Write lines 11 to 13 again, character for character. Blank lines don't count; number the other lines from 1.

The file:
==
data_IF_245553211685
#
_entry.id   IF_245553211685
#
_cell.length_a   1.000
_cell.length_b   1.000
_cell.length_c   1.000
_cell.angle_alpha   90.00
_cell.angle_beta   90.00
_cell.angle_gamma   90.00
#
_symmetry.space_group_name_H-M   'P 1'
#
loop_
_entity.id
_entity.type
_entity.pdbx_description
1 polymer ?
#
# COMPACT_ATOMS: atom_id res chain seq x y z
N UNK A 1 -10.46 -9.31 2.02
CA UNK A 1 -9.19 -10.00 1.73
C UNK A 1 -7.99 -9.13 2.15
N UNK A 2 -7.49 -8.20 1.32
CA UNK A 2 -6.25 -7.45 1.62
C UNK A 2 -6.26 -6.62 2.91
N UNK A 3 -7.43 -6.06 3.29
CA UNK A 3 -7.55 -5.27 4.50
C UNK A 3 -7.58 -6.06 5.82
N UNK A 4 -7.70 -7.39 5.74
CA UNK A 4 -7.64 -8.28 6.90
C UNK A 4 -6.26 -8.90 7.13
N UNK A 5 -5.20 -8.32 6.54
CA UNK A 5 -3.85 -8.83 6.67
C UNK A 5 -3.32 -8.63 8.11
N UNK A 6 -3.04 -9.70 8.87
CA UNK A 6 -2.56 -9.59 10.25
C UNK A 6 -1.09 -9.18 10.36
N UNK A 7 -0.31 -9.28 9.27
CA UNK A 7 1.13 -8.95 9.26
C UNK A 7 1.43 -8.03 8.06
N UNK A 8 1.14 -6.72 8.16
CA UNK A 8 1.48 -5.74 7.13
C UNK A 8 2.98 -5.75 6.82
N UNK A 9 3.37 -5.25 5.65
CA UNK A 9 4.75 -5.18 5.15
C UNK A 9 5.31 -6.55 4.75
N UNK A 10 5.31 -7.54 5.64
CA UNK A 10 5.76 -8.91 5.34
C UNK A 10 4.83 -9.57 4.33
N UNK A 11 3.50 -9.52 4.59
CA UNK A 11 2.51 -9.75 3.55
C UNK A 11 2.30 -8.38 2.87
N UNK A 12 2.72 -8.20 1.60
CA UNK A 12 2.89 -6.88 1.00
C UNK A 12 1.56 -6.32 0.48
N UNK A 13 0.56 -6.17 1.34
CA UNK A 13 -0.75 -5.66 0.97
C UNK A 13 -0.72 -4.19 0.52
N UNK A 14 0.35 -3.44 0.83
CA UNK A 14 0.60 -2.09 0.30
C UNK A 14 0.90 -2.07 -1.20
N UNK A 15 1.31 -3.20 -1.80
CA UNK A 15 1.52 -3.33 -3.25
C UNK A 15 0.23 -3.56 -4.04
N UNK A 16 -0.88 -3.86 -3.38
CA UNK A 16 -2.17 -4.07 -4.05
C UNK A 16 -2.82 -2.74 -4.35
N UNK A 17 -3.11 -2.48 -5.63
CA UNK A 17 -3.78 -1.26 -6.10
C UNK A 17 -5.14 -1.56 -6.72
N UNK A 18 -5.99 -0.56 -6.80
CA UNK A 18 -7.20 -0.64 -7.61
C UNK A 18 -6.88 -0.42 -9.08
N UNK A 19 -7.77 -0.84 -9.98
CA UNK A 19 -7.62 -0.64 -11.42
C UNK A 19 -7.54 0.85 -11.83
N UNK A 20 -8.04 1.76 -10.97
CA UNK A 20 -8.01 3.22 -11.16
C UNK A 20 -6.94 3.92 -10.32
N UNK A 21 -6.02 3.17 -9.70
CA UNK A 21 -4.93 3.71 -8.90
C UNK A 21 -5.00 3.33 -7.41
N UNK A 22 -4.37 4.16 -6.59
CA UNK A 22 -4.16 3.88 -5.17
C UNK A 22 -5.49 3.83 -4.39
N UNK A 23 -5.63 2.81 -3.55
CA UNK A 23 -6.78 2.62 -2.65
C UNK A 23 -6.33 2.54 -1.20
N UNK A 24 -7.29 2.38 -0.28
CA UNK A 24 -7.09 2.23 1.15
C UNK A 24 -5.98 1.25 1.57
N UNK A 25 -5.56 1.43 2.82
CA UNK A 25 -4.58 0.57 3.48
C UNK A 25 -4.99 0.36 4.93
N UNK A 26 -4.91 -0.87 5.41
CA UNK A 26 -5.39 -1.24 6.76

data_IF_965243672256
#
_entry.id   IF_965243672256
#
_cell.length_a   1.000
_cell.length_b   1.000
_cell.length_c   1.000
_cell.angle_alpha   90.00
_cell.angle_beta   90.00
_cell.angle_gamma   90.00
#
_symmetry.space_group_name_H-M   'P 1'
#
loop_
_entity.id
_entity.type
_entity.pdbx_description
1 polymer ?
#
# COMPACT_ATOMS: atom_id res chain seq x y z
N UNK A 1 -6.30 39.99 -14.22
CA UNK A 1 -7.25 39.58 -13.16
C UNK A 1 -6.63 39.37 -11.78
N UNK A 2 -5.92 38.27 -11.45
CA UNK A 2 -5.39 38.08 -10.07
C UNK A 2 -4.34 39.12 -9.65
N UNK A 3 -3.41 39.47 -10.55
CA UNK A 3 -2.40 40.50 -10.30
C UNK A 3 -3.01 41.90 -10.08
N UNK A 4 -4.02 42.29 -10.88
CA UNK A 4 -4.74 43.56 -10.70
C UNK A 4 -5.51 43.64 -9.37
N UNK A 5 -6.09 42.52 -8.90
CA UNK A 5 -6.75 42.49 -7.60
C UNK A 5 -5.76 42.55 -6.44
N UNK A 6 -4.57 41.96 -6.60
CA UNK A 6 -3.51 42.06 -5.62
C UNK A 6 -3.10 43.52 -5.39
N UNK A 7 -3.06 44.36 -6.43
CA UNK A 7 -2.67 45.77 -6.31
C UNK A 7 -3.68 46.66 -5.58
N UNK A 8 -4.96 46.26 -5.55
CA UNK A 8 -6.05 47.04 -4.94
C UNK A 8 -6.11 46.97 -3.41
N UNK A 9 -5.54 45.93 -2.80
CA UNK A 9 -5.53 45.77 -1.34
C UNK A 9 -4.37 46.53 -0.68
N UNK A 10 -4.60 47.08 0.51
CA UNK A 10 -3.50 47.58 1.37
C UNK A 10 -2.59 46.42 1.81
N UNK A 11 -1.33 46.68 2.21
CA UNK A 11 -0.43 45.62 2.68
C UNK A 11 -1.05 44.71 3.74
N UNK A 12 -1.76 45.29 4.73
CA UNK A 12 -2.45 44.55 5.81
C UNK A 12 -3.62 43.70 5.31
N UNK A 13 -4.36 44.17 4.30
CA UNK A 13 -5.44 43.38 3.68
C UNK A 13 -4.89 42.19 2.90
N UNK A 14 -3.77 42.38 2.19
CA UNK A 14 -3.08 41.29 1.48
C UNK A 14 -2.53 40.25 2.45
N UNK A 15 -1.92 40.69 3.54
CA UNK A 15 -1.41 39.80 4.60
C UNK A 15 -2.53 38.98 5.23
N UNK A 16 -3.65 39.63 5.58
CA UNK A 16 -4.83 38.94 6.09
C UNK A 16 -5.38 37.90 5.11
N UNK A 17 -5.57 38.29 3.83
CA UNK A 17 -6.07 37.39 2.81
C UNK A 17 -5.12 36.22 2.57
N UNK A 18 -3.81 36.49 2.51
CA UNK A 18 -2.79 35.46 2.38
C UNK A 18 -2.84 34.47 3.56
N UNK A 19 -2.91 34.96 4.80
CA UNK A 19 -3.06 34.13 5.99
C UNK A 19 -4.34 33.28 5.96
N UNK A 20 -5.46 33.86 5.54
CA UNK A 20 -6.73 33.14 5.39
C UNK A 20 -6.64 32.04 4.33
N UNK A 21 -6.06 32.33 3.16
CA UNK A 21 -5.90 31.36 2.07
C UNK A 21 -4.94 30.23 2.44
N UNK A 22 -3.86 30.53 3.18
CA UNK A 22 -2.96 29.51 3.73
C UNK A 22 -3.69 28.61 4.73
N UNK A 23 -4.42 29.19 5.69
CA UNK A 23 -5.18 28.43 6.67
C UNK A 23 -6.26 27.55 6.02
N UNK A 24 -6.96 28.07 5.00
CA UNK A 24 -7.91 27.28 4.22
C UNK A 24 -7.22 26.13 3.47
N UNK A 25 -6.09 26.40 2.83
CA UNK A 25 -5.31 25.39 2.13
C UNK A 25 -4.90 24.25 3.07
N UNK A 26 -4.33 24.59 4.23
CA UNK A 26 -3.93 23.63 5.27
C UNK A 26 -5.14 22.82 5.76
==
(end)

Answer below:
#
_symmetry.space_group_name_H-M   'P 1'
#